And last night was just one of many chances we've had to take advantage of that. Joe and I met after work for a double date with E and her bf at the Museum of Fine Arts. Once a month, the MFA has Free Community Day where they open the whole museum, including the special exhibitions, to the public until 9:45pm. Perfect!

We'd been this summer on another free day (cheap-os!), but we didn't make it through the whole museum. And we still didn't last night. But we did get to see The Secrets of 10A: Egypt 2000 BC. Very, very cool. The coffin on display is the most elaborate coffin that has been recovered to date.

And we finally toured the Japan and Korea wing. But I'm a sucker for Impressionist art. It's magical to be in the same room with Renoir, Monet, Manet, Millet...And for the first time I actually reveled in the old European wing, dreaming about my recent visit to the Uffizi and wishing I were back there.

I was happy to see so many young people at the Museum. Guess that's what happens when they let you in for free :)

Off we went to the Parish Cafe, a new favorite of ours on Boylston, but a favorite to all who live here. The concierge at Hotel Marlowe (my home away from home with visiting colleagues) recommended it, so we tried it out a few weeks ago. The menu is all sandwiches and salads, but the recipes are collected from chefs all over town. The top four sandwich items never change (get the Rowdy or the Zuni roll), but the rest rotate, so you can always count on something new.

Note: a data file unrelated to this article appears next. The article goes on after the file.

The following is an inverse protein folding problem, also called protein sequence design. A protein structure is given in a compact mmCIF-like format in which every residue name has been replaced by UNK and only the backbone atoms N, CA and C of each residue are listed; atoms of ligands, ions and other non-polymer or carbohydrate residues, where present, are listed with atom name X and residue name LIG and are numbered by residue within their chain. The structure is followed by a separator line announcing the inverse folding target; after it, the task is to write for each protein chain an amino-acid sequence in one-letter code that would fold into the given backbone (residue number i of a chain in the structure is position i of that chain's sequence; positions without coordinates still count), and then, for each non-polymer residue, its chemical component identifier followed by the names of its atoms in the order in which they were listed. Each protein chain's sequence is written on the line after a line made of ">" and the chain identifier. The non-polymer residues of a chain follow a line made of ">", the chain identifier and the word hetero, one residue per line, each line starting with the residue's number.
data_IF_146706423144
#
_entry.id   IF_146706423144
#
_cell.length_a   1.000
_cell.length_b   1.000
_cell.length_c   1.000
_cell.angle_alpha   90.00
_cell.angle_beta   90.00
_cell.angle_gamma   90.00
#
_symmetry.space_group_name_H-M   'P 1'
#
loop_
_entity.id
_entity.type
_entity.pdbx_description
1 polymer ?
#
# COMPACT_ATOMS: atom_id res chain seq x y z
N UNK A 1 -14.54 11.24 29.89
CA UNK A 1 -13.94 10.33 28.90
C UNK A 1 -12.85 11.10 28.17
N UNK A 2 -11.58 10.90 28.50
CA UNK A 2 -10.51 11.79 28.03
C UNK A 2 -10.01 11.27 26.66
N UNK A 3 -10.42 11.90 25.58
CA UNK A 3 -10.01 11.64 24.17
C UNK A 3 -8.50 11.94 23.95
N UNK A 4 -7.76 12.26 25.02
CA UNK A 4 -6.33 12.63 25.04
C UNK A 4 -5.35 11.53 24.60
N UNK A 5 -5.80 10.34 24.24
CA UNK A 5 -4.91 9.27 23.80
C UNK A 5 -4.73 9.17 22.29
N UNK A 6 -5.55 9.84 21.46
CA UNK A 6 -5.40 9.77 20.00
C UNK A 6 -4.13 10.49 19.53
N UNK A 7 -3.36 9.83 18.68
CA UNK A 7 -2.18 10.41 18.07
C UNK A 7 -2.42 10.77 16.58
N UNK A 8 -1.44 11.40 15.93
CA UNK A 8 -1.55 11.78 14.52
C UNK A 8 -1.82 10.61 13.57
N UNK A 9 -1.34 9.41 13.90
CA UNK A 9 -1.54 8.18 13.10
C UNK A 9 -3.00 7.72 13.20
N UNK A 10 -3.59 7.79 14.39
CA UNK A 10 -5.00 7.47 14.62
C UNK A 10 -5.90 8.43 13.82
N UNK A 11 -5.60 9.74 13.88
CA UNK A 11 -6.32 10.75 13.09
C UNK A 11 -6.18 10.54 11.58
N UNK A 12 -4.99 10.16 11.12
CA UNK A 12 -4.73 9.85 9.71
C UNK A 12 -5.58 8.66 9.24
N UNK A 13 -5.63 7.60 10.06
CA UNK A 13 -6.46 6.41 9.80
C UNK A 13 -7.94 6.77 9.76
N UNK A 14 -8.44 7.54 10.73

I ordered the beet salad and tomato and rice soup. I was so excited to get to New England and find BEETS on the menu! Heaven forbid you see them anywhere in Baltimore or Virginia. What's up with that? I love knowing I don't have to rely on just cooking them at home - they're perfectly acceptable in menus all over Boston.

Joe got the Campbell, some veal sandwich that looked pretty substantial. And then we meandered home to the Navy Yard. Good times in Boston.

Tuesday, May 12, 2009

Wine and cheese

Planned meals have temporarily ceased to exist at my house. Blame it on a crazy schedule, but wine and cheese have officially become my default dinner.

We've been in and out of our house dodging, um, visitors, I guess you can say, so cooking has taken a back seat. The last three dinners at home have featured a bottle of red and a block of something golden or white.

My girlfriend, Adriana, came over last week and brought some gorgeous cheese and fig spread while I supplied the Cabernet Sauvignon and crackers. My Extra Sharp Cracker Barrel cheese, courtesy of the Inner Harbor Lofts Convenience store next door, was quickly trumped by her European selection. After noshing and chatting for two hours, we decided that wine and cheese is THE perfect dinner. Anything more is just over achievement.

Guest blog post is up!

Check it out on Baltimore Magazine's "In Good Taste" page here.

Wednesday, May 6, 2009

Baltimore magazine guest blog

I just submitted my guest blog entry to the Food editor at Baltimore magazine for her blog, In Good Taste. The editor, a frequent PR pursuit mine, is going out for knee surgery and asked for guest bloggers during her recovery.

Shout out to Twitter for alerting me of the opportunity. @sunnye03 was all over it.

She was open-minded enough to give me the green light, so my post should appear sometime next week. I'll link to it when it goes live.